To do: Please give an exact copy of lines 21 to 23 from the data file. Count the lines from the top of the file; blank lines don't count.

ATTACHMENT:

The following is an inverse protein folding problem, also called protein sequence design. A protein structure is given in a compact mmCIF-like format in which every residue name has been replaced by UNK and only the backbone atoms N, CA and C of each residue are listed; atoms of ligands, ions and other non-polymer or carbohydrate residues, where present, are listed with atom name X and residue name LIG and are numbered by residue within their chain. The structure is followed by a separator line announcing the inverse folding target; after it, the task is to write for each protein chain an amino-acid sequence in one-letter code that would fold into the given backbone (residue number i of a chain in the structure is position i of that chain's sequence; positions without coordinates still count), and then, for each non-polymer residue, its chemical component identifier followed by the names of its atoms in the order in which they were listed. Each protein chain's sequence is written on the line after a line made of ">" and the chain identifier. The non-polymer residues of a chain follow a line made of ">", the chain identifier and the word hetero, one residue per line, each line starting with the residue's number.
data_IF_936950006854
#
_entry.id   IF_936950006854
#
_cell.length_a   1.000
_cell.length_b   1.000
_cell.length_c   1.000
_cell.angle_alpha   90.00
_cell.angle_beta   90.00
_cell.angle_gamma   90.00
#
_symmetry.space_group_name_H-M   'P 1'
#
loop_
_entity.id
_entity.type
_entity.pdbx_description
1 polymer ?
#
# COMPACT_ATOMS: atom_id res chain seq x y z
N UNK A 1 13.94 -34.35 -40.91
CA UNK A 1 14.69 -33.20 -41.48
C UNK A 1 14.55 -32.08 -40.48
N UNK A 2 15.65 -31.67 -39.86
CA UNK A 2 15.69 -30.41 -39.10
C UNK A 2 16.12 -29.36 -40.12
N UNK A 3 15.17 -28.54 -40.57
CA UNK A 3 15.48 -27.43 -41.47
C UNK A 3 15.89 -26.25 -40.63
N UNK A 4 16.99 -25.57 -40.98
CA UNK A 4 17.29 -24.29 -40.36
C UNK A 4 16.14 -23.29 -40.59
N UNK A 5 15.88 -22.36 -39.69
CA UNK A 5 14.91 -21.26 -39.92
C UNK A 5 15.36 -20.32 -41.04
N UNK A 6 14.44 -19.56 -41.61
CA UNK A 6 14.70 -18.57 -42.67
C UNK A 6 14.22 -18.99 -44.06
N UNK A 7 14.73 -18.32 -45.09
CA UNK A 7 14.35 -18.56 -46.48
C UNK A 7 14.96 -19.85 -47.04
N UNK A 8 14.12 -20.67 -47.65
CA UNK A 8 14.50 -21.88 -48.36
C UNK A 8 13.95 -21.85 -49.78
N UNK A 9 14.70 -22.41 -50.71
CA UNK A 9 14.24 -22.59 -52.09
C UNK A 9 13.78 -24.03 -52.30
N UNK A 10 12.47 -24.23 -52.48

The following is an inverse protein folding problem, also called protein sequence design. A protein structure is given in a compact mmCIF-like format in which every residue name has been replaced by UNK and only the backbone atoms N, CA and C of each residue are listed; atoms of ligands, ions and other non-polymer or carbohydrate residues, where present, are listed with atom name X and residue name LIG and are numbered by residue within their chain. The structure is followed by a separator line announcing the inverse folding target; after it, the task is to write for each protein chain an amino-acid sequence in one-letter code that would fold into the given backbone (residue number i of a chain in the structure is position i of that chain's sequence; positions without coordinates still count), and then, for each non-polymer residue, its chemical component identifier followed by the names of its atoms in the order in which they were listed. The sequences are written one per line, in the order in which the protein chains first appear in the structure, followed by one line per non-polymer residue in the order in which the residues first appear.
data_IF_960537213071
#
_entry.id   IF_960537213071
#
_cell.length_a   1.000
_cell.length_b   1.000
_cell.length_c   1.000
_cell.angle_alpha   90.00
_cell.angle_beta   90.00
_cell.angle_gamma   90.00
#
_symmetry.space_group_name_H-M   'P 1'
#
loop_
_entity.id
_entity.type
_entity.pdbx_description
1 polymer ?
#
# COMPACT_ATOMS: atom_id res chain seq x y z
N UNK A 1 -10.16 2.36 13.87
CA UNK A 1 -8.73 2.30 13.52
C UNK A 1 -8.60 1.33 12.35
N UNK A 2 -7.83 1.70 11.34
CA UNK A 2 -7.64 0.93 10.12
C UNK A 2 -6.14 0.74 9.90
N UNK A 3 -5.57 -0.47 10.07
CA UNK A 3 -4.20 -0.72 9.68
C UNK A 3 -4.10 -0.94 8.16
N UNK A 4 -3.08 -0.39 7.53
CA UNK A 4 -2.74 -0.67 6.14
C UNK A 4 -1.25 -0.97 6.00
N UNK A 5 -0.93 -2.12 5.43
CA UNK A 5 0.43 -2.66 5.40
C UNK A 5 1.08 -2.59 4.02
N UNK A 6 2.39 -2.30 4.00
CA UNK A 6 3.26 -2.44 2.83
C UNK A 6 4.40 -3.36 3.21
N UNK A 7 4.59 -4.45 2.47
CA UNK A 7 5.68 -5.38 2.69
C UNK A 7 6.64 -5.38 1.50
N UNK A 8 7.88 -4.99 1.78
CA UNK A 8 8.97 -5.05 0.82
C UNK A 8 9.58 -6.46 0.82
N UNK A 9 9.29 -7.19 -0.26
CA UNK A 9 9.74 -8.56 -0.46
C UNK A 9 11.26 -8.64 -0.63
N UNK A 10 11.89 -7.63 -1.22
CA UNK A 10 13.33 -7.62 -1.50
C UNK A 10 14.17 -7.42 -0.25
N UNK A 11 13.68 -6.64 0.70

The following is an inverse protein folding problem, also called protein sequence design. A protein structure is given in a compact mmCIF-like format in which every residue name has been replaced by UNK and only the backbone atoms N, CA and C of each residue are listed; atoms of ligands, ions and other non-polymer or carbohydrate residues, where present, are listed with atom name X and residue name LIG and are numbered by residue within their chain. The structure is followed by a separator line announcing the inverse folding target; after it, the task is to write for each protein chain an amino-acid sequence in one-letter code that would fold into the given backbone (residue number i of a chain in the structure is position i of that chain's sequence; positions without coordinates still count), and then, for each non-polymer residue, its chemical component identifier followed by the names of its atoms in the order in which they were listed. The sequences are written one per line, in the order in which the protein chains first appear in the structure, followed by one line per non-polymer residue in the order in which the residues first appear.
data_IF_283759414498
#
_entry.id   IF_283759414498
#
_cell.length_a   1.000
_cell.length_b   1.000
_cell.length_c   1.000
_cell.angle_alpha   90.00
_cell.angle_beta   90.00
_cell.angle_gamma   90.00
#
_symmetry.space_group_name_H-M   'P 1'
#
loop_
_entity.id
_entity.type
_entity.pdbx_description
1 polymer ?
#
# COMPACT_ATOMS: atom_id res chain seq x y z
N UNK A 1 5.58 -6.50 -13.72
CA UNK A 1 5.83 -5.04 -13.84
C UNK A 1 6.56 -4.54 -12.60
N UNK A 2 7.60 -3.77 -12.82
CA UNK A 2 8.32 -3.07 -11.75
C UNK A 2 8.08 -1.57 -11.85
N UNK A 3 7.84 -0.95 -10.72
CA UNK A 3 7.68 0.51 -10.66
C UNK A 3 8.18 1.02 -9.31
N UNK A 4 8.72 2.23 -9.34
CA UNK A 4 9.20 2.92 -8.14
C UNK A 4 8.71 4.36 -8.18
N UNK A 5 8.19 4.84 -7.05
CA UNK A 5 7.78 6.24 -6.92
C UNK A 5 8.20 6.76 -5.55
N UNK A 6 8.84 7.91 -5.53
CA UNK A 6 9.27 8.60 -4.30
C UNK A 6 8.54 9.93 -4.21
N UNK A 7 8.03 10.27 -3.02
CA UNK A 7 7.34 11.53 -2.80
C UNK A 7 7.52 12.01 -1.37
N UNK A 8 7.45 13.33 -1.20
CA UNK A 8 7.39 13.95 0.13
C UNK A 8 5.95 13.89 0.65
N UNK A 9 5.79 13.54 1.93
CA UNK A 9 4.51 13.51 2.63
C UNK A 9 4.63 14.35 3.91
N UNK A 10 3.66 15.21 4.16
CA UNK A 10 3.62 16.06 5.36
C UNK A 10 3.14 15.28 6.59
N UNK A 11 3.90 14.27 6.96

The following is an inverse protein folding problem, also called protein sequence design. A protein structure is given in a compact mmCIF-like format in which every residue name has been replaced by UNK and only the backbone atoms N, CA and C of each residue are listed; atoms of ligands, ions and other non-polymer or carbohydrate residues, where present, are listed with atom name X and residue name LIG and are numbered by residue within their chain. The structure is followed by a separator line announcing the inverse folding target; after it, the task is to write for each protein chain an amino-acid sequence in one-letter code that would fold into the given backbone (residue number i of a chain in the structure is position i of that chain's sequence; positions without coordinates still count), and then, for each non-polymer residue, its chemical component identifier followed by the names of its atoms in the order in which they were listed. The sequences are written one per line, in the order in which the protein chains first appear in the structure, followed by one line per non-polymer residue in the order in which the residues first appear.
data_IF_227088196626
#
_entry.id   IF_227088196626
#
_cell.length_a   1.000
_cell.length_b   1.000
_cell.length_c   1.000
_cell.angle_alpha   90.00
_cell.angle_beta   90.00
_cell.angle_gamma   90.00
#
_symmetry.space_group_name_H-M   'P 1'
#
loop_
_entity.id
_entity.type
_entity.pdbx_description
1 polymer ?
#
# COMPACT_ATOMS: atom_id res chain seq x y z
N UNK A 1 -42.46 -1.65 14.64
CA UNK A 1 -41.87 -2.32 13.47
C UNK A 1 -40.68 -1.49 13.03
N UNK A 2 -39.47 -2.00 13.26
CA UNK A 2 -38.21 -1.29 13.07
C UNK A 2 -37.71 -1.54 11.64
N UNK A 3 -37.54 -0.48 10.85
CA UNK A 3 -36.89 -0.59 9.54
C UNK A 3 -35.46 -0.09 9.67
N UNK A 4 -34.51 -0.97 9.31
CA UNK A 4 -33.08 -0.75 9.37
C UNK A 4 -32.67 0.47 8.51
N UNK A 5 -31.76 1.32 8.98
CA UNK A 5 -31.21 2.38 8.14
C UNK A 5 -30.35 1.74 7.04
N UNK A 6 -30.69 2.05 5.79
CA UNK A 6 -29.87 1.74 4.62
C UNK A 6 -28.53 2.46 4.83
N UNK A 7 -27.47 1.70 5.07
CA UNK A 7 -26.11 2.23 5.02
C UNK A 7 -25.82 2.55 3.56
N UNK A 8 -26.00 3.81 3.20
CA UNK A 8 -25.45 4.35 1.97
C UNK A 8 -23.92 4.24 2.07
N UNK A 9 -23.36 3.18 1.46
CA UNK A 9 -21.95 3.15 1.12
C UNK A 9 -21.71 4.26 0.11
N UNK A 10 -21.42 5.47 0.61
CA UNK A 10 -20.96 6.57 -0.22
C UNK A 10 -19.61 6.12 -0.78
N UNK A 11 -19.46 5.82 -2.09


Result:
# COMPACT_ATOMS: atom_id res chain seq x y z
N UNK A 1 13.94 -34.35 -40.91
CA UNK A 1 14.69 -33.20 -41.48